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American Legacy summer music issue - King Oliver White Sox band

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  • Robert Smith
    It s late at night here in Norway, and my concentration isn t at its peak at the moment. My abject apologies, therefore, to all of you who didn t want a
    Message 1 of 8 , Jun 5, 2007
      It's late at night here in Norway, and my concentration isn't at its peak at the moment. My abject apologies, therefore, to all of you who didn't want a picture of King Oliver's Creole Jazz Band in 1919, but who nevertheless received one from me.

      Believe me, I do try to act rationally at times.

      Bob Smith


      [Non-text portions of this message have been removed]
    • silverleafjb
      Bob, thanks for the scan of the photo. I m not about the identifications from Blesh s book. I think I recall the trombonist as George Filhe, not Dutrey, and I
      Message 2 of 8 , Jun 6, 2007
        Bob, thanks for the scan of the photo. I'm not about the
        identifications from Blesh's book. I think I recall the trombonist as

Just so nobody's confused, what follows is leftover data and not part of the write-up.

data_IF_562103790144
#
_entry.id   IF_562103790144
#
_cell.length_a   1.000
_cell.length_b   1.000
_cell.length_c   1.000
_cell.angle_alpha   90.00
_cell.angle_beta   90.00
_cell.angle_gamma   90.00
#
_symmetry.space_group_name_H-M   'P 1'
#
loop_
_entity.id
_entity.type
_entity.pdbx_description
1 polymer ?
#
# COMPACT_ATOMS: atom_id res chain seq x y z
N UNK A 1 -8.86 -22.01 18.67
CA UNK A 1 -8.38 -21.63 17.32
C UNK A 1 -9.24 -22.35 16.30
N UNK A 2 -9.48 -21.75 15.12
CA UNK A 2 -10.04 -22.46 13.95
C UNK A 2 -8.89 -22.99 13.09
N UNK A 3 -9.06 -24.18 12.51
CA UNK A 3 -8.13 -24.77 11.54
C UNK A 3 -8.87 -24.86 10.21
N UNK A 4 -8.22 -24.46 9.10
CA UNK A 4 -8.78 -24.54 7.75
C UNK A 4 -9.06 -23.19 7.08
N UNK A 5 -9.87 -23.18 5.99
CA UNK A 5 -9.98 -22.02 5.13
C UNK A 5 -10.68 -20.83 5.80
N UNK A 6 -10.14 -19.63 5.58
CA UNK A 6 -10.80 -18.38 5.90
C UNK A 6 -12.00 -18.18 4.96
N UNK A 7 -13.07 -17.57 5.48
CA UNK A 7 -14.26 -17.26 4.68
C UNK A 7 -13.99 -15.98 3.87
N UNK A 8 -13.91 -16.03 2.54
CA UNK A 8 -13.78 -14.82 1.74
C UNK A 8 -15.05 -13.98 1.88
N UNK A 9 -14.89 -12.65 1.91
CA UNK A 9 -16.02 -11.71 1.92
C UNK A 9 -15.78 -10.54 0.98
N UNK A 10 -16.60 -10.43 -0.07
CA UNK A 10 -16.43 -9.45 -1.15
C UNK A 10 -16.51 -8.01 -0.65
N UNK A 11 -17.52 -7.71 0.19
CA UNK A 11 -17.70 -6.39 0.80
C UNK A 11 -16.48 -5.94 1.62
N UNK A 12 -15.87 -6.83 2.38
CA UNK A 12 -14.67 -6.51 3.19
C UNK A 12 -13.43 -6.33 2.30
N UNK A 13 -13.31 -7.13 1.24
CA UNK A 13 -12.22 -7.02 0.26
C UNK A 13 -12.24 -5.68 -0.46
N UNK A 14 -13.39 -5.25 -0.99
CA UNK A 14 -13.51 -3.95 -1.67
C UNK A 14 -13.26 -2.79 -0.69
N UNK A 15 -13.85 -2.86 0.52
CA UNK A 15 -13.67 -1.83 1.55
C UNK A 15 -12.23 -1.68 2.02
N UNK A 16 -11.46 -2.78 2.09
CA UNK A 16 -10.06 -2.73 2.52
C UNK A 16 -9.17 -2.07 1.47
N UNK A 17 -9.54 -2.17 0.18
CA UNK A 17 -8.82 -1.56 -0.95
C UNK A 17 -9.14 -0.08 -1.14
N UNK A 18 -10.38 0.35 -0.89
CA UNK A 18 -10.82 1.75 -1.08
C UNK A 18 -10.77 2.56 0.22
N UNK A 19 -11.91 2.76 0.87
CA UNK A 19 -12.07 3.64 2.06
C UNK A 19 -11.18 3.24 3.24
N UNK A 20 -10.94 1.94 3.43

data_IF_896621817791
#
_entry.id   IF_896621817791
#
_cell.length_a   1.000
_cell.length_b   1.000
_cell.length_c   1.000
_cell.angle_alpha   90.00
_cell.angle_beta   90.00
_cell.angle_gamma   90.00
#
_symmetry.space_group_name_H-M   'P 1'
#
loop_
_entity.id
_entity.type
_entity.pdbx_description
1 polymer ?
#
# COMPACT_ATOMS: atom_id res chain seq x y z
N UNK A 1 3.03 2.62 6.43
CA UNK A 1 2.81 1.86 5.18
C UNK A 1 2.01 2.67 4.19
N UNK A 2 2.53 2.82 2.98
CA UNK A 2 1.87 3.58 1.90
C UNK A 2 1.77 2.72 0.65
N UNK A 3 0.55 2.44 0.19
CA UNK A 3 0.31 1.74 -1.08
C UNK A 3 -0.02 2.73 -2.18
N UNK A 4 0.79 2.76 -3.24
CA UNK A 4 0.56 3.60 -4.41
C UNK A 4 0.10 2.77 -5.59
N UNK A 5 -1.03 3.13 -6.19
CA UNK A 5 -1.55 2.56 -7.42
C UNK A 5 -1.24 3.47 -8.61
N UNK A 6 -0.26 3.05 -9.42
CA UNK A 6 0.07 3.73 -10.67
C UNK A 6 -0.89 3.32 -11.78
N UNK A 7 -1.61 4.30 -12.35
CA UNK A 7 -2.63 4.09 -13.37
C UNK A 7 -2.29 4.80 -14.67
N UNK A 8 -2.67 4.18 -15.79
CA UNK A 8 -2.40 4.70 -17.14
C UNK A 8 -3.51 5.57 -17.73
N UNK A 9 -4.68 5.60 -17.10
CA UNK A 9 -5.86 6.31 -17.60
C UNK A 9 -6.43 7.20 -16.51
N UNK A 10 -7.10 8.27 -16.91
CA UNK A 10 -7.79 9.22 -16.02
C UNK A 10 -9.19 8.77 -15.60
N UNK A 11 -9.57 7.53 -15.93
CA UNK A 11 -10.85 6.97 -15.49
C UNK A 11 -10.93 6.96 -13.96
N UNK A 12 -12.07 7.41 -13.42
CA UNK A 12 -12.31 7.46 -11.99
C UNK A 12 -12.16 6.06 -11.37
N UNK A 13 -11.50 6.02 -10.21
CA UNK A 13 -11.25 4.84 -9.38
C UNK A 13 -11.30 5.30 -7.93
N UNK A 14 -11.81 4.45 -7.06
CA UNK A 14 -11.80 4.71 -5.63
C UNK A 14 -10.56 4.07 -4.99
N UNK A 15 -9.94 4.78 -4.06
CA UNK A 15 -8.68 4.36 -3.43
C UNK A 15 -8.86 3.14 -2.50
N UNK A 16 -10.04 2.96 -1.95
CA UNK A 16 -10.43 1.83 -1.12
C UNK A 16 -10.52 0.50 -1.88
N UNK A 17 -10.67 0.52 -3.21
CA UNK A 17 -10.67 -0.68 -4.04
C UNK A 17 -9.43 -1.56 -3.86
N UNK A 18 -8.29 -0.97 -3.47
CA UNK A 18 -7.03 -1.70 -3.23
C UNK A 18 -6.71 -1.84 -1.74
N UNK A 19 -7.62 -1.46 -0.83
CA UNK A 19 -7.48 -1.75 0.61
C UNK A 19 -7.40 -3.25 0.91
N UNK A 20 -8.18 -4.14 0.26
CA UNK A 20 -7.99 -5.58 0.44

George Filhe, not Dutrey, and I know Willie Humphrey is one of the
        reeds. Can't for the life of me remember where I saw the other photo
        of this...Pictorial History of Jazz? New Orleans Family Album?

        Anybody else out there know??

        Cheers,
        Chris Tyle
      • ikey100
        I ve been away a few days since my post, but have since checked the photo in the pictorial history Black Beauty White Heat (Driggs, Lewine, Bacon), and that
        Message 3 of 8 , Jun 7, 2007
          I've been away a few days since my post, but have since checked the
          photo in the pictorial history "Black Beauty White Heat" (Driggs,
          Lewine, Bacon), and that book gives the personnel in the photo as:
          (left to right) Minor Hall, drums; Honore Dutrey, trombone; King
          Oliver, cornet; Lawrence Duhe, first clarinet; Willie Humphrey,
          second clarinet; Johnny Palao, tenor sax; with band members Wellman
          Braud and Bud Scott not pictured.

          Incidentally, this was the 1919 World Series that is infamous
          as the "Black Sox" Series, for a scandal involving gamblers paying
          players to cheat. And it was just at the outset of Jimmy Yancey's
          three decade employment as a groundskeeper at that ballpark, where
          he was at least once or twice captured in the background of sports
          photos.

          Warren

          -- In RedHotJazz@yahoogroups.com, "silverleafjb"
          <silverleafjb@...> wrote:
          >
          > I think maybe Jimmy Palao might be the sax player...is it Dutrey on
          > trombone???
          >
          > Cheers,
          > Chris Tyle
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